TPD: Tenant being evicted shot & killed neighbor, ap't manager & Pima Constable Martinez
Gavin Lee Stansell died when he shot himself after killing 3 others during Thursday incident
Gavin Lee Stansell shot and killed three people, including Pima County Constable Deborah Martinez, the apartment manager and a neighbor when he was being served with an eviction notice Thursday morning, police said, releasing the identities of the other victims. He then killed himself, police said.
Friday afternoon, the Tucson Police Department released further details on the deadly confrontation at an apartment complex on Tucson's North Side.
Martinez, 43, was shot and killed as she went to Stansell's apartment to serve an eviction notice along with 28-year-old Angela Fox-Heath, who worked as the manager of the apartment complex, said Sgt. Richard Gradillas, a TPD spokesman.
Stansell, 24, went into a neighboring apartment and fatally shot 25-year-old Elijah Miranda. Stansell then turned on the gun on himself and died from a self-inflicted gunshot, police said.
Around 11:13 a.m. Thursday morning, dispatchers received a call that shots had been fired at at Lind Commons, an apartment complex in the 3400 block of East Lind Road, Gradillas said.
TPD officers arrived and found Fox-Heath dead in the courtyard with "obvious signs of gunshot trauma," he said Friday.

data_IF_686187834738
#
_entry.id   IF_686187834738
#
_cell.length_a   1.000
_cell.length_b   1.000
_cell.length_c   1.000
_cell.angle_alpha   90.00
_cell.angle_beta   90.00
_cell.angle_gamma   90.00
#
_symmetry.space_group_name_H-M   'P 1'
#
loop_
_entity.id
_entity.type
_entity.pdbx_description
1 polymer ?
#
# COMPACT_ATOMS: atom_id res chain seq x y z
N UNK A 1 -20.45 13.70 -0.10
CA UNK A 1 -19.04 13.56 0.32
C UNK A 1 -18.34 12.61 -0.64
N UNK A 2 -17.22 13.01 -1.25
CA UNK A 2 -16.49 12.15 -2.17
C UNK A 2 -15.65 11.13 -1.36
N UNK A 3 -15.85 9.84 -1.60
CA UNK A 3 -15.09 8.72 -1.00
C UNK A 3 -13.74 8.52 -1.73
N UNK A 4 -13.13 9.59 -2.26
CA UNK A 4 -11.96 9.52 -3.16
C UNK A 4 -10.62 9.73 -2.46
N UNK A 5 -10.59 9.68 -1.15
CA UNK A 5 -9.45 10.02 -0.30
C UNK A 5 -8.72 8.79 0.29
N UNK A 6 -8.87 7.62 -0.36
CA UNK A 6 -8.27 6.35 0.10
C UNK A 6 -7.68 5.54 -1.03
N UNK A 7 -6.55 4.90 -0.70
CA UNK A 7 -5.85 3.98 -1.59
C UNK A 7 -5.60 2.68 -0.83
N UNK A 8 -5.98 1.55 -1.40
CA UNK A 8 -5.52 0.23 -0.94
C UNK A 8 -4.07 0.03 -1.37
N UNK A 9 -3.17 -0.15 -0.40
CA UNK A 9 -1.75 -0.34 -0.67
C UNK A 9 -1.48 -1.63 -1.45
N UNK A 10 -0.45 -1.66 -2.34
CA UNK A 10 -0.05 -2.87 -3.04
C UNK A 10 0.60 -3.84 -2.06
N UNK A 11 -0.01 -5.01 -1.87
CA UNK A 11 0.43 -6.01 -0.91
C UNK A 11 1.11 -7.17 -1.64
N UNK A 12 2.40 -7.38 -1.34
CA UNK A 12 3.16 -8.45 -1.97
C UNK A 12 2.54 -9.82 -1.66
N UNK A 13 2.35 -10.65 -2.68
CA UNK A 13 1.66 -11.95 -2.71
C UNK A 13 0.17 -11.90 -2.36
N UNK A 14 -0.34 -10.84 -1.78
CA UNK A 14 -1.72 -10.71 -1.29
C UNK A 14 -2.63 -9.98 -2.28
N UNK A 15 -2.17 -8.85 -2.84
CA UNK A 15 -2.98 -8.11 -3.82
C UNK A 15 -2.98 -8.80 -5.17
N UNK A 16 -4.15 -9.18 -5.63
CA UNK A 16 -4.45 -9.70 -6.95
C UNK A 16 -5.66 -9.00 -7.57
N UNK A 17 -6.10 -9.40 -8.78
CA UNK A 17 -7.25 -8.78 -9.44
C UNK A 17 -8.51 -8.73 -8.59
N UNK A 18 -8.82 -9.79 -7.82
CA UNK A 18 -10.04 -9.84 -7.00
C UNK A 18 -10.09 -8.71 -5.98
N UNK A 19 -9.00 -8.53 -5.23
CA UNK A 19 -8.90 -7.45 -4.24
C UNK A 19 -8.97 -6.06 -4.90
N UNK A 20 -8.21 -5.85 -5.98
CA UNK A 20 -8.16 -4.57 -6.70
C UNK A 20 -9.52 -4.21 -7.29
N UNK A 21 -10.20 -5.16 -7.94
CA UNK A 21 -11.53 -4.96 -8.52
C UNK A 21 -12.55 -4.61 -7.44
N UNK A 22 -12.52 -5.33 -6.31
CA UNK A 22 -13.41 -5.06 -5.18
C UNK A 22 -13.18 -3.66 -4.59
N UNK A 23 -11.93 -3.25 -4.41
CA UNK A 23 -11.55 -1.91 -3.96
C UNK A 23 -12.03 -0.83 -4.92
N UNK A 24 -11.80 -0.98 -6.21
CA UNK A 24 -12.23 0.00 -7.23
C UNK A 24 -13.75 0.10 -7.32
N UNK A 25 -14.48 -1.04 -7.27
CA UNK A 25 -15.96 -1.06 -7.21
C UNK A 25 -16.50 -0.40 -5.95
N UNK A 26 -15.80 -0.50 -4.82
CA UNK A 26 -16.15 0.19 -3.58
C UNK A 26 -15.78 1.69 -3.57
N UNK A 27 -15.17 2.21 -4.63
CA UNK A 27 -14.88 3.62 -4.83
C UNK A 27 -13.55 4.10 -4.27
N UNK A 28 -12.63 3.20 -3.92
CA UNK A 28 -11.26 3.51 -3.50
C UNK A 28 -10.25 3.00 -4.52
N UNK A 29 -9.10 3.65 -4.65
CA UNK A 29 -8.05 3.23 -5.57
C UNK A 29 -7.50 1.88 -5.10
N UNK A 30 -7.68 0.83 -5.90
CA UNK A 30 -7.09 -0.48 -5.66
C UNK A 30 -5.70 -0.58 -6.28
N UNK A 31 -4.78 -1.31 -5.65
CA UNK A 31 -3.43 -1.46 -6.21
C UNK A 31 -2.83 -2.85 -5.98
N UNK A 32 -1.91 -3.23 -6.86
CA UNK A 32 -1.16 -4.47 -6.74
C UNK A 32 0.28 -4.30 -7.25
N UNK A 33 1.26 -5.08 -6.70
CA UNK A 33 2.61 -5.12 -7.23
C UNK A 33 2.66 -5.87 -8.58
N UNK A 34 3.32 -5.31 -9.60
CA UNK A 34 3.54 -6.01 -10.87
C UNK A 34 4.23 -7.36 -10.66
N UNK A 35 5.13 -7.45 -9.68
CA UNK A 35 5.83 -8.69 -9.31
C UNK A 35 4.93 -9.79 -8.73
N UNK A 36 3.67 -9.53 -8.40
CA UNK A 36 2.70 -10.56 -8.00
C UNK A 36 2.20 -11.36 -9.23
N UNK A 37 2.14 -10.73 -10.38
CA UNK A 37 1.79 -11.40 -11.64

Gradillas said police believe Stansell opened fire as Martinez and Fox-Heath went to contact him, fatally wounding Fox-Heath. Martinez was found inside the apartment by members of TPD's SWAT team, who arrived after police realized they couldn't find the constable and believed she was inside the apartment with Stansell.
During the incident, residents at the apartment complex were evacuated from their homes, and placed in Sun Tran bus just a few blocks away.
Police entered Stansell's apartment and found Martinez inside, dead from gunshot wounds.
Officers later found Stansell in his apartment, and Miranda in his apartment next door.
Court records show that an eviction order was to be served on Stansell. A hearing in that case was held Monday, with the order issued the next day, Pima County Justice Court records showed. According to a court filing by the landlord's attorney, Stansell had threatened another resident of the apartment complex with a gun.
Online court records show no prior criminal offenses by Stansell, who has only a traffic ticket from Marana indicated in searches of his name among local and state courts.
One resident, Charles Lamar, 57, called Fox-Heath a "good person" who was willing to help out residents at the complex.
"She was a really good person," he told the Tucson Sentinel in an interview at the scene on Thursday afternoon. "She once brought me a mini-cooler to make sure I was OK, after mine broke. She was just a good person," she said. "I hate that she's gone."
The complex, previously known as Palo Verde Terrace, has been the scene of previous violent incidents, including a January 2022 drug-related shooting that left a man hospitalized. Seventeen 9mm bullet casings were found at the scene of that incident.
Sources have told the Sentinel that the apartment complex has been the site of at least several overdose deaths in recent years.